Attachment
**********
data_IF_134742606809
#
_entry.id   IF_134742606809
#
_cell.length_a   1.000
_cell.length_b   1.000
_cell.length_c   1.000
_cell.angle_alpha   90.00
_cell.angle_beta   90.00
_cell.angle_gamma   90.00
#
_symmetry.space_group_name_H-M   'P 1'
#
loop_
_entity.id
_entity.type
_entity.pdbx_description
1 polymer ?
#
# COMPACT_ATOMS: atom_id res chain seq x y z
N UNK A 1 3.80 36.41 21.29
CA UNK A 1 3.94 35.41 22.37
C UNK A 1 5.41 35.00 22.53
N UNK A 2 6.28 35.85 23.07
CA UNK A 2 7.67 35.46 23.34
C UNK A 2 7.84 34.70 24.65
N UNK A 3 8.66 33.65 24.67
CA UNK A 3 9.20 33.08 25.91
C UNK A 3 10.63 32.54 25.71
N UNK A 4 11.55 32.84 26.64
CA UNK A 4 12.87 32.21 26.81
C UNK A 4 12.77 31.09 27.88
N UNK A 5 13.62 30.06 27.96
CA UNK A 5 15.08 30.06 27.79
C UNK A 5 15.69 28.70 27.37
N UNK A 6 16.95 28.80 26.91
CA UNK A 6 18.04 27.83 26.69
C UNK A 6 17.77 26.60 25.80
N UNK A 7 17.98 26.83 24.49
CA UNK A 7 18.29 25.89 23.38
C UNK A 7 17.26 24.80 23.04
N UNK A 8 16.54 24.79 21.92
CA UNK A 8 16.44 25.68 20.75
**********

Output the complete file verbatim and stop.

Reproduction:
data_IF_134742606809
#
_entry.id   IF_134742606809
#
_cell.length_a   1.000
_cell.length_b   1.000
_cell.length_c   1.000
_cell.angle_alpha   90.00
_cell.angle_beta   90.00
_cell.angle_gamma   90.00
#
_symmetry.space_group_name_H-M   'P 1'
#
loop_
_entity.id
_entity.type
_entity.pdbx_description
1 polymer ?
#
# COMPACT_ATOMS: atom_id res chain seq x y z
N UNK A 1 3.80 36.41 21.29
CA UNK A 1 3.94 35.41 22.37
C UNK A 1 5.41 35.00 22.53
N UNK A 2 6.28 35.85 23.07
CA UNK A 2 7.67 35.46 23.34
C UNK A 2 7.84 34.70 24.65
N UNK A 3 8.66 33.65 24.67
CA UNK A 3 9.20 33.08 25.91
C UNK A 3 10.63 32.54 25.71
N UNK A 4 11.55 32.84 26.64
CA UNK A 4 12.87 32.21 26.81
C UNK A 4 12.77 31.09 27.88
N UNK A 5 13.62 30.06 27.96
CA UNK A 5 15.08 30.06 27.79
C UNK A 5 15.69 28.70 27.37
N UNK A 6 16.95 28.80 26.91
CA UNK A 6 18.04 27.83 26.69
C UNK A 6 17.77 26.60 25.80
N UNK A 7 17.98 26.83 24.49
CA UNK A 7 18.29 25.89 23.38
C UNK A 7 17.26 24.80 23.04
N UNK A 8 16.54 24.79 21.92
CA UNK A 8 16.44 25.68 20.75